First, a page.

What left the biggest mark on me though were the movies. No other decade is responsible for more of my favorite movies. Where do I start? The Star Wars phenomenon really took off like a rocket in the ‘80s with the release of “The Empire Strikes Back” and “Return of the Jedi” accompanied by more toys and licensed merchandise than anyone could buy in a lifetime. Same goes for the Superman craze of the ‘80s, to a lesser extent. There were all kinds of amazing fantasy and sci-fi films like “Blade Runner”, “E.T.: The Extra-Terrestrial”, “The Thing”, “The Dark Crystal”, “The Neverending Story”, “The Last Starfighter”, “Tron”, “Labyrinth” and two tons more. Some of the funniest comedies ever came from that decade as well, from the teen comedies of John Hughes with “The Breakfast Club”, “Ferris Bueller’s Day Off”, “Pretty in Pink”, and “Planes, Trains and Automobiles” to what I like to call the Eddie Murphy Factory (back when he was in his prime, he was killing it!) with “48 Hours”, “Trading Places”, “Beverly Hills Cop”, “The Golden Child”, and “Coming to America” along with two filmed shows of the best stand-up comedy gigs of all-time with “Delirious” and “Raw.” Fun genre-bending movies like “The Goonies”, “The Ghostbusters”, “Weird Science”, “Howard the Duck”, “Gremlins”, “The Back to the Future Trilogy” to more adult-oriented/frat gems like “Stripes”, “Caddyshack”, “Porky’s”, “Police Academy”, “Heathers”, and the “National Lampoon” movies. The ‘80s was the Golden Age of horror films with the slasher craze in full swing helmed by “Halloween II”, “Friday the 13th”, “A Nightmare on Elm Street”, “Child’s Play” and a bunch of knock-offs (many of which went on to become cult classics in their own right). It also spawned horror classics like “Re-Animator”, “Hellraiser”, “Fright Night”, “The Fly”, “The Lost Boys”, and “Poltergeist” to barely scratch the surface. You had a lot of music-driven movies like “Fame”, “Purple Rain”, “Flashdance”, “Footloose”, and “Dirty Dancing.” More than any other actor, Tom Cruise pretty much had a small industry to himself with the string of hits he had in the ‘80s: “Risky Business”, “Top Gun”, the lesser-known Ridley Scott fantasy classic “Legend”, “Cocktail”, “The Color of Money”, “Rain Man”, and “Born on the Fourth of July” all contributed to solidify his superstar status. Other films in various genres come to mind that are staples of the ‘80s for which you’d have a hard time finding someone who isn’t aware of them like “Scarface”, “Platoon”, “Wall Street”, “Fatal Attraction”, “Robocop”, and “Die Hard.”

Perhaps most of all when it comes to movies, the ‘80s will be remembered for the onslaught of action movies and the dawn of the age of VHS. Straight-to-video movies were all the rage and The Cannon Group became a giant purveyor of ninja/martial arts and B-movie flicks. Sylvester Stallone, Arnold Schwarzenegger, and Chuck Norris became legends in the ‘80s. Arnie went from “Conan the Barbarian” to “The Terminator”, blowing up the bad guys as Alyssa Milano’s dad in “Commando” to fighting a space hunter in “Predator” to dabbling in comedies like “Twins.” Sly continued his successful “Rocky” series, defeating Mr. T and Ivan Drago, and then he became the iconic “Rambo”, Marion Cobretti in “Cobra”, went to jail in “Lock-Up”, and also dabbled in comedy with Dolly Parton in “Rhinestone.” Chuck Norris, the unkillable, God-like hero whose celebrity status is legendary nowadays thanks to thousands of funny memes floating around the Internet started out the decade with the great ninja flick “The Octagon”, rescued Vietnam POWs in “Missing in Action”, got his Texas Ranger freak on in “Lone Wolf McQuade”, fought a Michael Myers-type evil in the under-rated horror film “Silent Rage”, saved America from a Russian invasion in “Invasion U.S.A.” and rid the world of terrorists in “Delta Force.” The ‘80s also saw a revival of the Bruce Lee craze from the ‘70s, introduced North American audiences to Jackie Chan, saw the birth of Jean-Claude Van Damme, Steven Seagal, and Jeff Speakman, went through the ninja craze with Michael Dudikoff’s “American Ninja” movies and Sho Kosugi’s string of classic ninja flicks “Enter the Ninja”, “Revenge of the Ninja”, “Ninja III: The Domination”, “Pray for Death” and half a dozen more.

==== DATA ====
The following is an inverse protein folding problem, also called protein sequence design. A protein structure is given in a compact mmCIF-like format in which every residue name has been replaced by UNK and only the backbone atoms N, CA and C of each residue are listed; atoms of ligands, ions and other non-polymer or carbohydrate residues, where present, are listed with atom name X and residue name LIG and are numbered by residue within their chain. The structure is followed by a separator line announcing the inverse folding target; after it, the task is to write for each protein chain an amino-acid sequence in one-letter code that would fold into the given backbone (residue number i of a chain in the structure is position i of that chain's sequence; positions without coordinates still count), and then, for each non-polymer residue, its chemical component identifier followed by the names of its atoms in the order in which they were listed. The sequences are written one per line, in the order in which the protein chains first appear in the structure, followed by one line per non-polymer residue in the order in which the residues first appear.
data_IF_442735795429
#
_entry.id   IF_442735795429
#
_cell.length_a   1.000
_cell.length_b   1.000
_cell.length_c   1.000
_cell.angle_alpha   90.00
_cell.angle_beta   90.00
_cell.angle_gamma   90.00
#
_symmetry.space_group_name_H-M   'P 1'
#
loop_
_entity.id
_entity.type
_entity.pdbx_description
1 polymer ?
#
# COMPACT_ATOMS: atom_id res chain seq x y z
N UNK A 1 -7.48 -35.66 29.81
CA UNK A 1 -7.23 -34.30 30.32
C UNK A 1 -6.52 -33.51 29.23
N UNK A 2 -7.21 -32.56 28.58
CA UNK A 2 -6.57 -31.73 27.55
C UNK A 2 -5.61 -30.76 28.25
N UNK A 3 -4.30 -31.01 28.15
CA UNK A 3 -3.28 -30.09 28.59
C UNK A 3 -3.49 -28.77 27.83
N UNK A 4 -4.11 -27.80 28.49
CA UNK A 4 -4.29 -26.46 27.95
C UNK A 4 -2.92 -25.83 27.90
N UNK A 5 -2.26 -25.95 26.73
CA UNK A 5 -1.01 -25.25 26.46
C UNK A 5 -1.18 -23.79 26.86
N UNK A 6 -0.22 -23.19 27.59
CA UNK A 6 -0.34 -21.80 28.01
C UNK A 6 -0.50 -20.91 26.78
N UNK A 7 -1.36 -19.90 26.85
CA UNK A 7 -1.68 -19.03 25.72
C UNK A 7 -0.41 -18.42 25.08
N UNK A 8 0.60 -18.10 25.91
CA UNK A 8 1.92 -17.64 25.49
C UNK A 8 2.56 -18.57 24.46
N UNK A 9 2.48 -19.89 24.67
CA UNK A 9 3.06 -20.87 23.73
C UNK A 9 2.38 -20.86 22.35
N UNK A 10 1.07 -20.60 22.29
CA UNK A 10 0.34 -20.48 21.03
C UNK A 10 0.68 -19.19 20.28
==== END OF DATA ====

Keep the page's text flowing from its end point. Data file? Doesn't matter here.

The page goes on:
It was the decade of BMX bikes, where skateboarding peaked in popularity, everyone had a Rubik’s Cube, owned a Speak & Spell, played Pogo Ball, knew someone who had a Teddy Ruxpin, rolled their eyes at the Cabbage Patch Kids, were disgusted with the Garbage Pail Kids, had fluorescent shoe laces on their sneakers, wore the most colorful clothes and hairdos you’ve ever seen, we’d all rather forget the Mullett, the Reebok Pump shoes were selling like hotcakes, you couldn’t go out without crossing paths with someone listening to music on one of those yellow Sony Walkman, Jordache jeans were giving Levi’s a run for their money, arcades were always packed, Nintendo introduced Game Boy and changed the face of hand-held gaming, we all clicked away on our Polaroid cameras, the infant age of home computers had just begun, and last but not least, cassette and VHS tapes were responsible for millions of hours of memorable music and movies.
I’m sure I forgot a lot of stuff. These were some of my favorite memories/things from the ‘80s. Hardly a week goes by where I don’t miss that magical decade as I’m constantly reminded of it by the music I listen to, the movies I watch, the memories that are forever etched in my mind. I’ll always look back on it with a child’s eyes and heart, maybe with a little too much nostalgia, but it’s all good and it doesn’t hurt anyone. Whenever life gets too much to handle, I think back to that enchanted childhood I had and it helps make things a little easier. I’m very grateful to have been an ‘80s kid. I wouldn’t trade it for all the money in the world. What about you? Are you a child of the '80s? What do you remember/miss the most?